We need to include the $135 60GB and $230 120GB Agility 3s to review. The $500 240GB is clearly a great performing product. But expensive. We need to understand what performance hits, other than capacity, we would take by going with the lower cost devices.

    Presumably the 60GB and 120GB Agility 3s will ship in much higher volume, so it important to include them in the performance charts.
    Reply
  • JasonInofuentes - Tuesday, May 24, 2011 - link

    It is logical to expect that the difference in speeds between the 240 GB Agility 3 and the 120 GB Agility 3 will mirror that of the respective Vertex 3 drives, since the structural changes are the same (two die per device vs one die per device). In real world usage, this is likely to be noticeable in some instances but not groundbreaking. Reply
  • seapeople - Tuesday, May 24, 2011 - link

    You really must not have been very confident in your AnandTech 2011 Storage Bench if you didn't think you'd have to debut it by MAY.

    Seriously...
    Reply
  • MilwaukeeMike - Wednesday, May 25, 2011 - link

    That block of text describing the Storage Bench has been pasted into a bunch of reviews. Read some others and you'll see it. I don't know when it first showed up, but it was a few months ago, maybe even last year. Reply
  • ssd123 - Tuesday, May 24, 2011 - link

    Too bad that OCZ is more interested in time-to-market than making reliable products.

    Check out their forums; there is no end of problems with their drives. I've personally experienced it with their Vertex 2 that would blow away my boot partition every 2 weeks or so. The replacement V2 drive they provided had the same problem.

    The solutions they propose to unlucky customers range from updating BIOS, changing registry settings and updating drivers. Often, none of these fixes end up making a difference.

    I love the performance of the OCZ drives, when they are working.

    Unfortunately they do not deliver on the basic requirements of storage devices: they need to read and write data reliably.

    I'm no Intel fanboy but I have to admit their SSDs are rock solid: they install like a regular drive and just work. No registry tuning, no driver issues, no bios problems.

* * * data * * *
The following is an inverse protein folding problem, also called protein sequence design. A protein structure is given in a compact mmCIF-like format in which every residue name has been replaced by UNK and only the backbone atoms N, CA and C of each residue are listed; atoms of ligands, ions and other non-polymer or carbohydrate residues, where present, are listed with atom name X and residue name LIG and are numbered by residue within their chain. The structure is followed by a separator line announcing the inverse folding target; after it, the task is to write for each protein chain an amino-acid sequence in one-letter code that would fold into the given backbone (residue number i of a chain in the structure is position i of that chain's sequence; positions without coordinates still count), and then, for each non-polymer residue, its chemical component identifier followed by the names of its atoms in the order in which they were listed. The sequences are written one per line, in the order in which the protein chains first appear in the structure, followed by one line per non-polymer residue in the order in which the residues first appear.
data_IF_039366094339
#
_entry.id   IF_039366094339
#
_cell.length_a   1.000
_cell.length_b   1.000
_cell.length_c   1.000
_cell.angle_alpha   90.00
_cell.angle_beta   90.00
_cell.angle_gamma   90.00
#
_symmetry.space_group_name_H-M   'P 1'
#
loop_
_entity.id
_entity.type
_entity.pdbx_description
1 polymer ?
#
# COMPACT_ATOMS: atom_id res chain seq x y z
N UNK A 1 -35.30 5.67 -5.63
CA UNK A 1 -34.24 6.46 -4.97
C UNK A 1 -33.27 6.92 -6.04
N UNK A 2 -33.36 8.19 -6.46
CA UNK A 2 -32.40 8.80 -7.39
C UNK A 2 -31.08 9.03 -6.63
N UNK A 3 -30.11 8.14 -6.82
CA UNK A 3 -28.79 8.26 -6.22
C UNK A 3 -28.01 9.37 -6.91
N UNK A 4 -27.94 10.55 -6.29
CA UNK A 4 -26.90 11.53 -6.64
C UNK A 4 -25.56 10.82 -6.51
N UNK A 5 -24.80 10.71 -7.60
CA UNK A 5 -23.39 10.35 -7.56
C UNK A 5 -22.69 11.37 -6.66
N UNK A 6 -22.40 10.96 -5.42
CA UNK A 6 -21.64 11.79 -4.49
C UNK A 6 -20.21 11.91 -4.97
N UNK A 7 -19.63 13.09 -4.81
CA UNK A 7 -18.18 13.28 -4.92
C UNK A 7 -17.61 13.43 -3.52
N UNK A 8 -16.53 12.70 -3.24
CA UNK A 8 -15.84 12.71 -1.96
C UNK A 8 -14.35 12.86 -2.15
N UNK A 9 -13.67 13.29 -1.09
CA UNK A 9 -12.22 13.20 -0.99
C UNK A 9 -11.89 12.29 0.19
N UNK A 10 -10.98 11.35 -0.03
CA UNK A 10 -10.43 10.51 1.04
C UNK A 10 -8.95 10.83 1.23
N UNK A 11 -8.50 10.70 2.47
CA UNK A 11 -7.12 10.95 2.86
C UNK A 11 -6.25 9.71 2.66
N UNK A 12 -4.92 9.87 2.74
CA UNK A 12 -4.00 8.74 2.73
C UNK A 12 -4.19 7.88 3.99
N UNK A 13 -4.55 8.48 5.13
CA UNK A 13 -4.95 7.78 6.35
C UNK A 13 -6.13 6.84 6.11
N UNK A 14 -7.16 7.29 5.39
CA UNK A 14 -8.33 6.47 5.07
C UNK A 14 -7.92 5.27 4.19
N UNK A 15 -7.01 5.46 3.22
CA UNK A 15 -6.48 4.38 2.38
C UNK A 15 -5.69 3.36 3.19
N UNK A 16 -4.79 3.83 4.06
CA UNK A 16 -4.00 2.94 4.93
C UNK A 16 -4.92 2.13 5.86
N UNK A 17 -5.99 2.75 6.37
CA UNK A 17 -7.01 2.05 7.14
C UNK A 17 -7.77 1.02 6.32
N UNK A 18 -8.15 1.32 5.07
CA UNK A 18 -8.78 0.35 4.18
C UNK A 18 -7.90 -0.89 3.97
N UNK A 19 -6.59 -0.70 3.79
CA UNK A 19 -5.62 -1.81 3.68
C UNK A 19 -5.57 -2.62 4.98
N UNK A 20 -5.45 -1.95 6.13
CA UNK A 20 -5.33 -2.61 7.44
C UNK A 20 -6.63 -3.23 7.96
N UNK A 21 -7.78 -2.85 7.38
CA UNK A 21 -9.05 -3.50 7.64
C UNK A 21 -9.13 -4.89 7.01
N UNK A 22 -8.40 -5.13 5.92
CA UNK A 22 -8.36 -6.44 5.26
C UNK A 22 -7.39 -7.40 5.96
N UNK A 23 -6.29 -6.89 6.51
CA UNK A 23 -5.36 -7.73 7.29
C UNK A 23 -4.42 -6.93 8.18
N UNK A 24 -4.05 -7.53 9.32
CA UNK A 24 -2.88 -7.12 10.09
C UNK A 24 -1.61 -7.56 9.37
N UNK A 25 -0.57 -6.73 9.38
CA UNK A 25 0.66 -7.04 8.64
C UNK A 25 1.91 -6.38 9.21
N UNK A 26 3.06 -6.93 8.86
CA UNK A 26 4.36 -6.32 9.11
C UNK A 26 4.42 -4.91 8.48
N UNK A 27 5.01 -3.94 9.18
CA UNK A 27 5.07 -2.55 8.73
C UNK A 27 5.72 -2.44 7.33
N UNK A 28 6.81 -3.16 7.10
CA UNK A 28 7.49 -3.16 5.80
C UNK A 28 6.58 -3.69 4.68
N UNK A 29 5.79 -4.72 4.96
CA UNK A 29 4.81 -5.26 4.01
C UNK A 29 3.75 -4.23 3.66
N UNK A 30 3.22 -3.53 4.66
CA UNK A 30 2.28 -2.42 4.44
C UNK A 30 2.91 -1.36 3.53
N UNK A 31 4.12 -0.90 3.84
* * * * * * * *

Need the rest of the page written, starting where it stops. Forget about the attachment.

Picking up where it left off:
OCZ has a great forums and a very engaged online community that's more than willing to help; it's a shame that they are so busy...
    Reply
  • sanguy - Tuesday, May 31, 2011 - link

    We're in the same boat - we want to use Vertex 3 (and prior Vertex 2) for one of our applications that really benefits from SSD performance but the reliability and support OCZ provides is dismal.

    We're using Intel G2 and G3 drives and while not as fast as the Vertex 2/3 they have been 100% reliable with ZERO issues with several hundred of them deployed.

    So I love it when I see people bashing Intel - but I'd gladly give up a bit of performance for my storage to be non-volatile ;)

    SG
    Reply
  • tecsi - Wednesday, May 25, 2011 - link

    We need to see performance numbers of not only $500 240GB Agility 3, but also $135 60GB and $230 120GB.

    These are clearly economically options for boot/app drives in desktops.
    Reply
  • tecsi - Wednesday, May 25, 2011 - link

    We need to know how the $135 60GB and $230 120GB Agility 3s fare vis-a-vis their larger, but much more expensive, $500 240GB brother.

    Both the 60GB and 120GB should provide ample capacity for a boot/app SSD.

    This would really complete the picture.
    Reply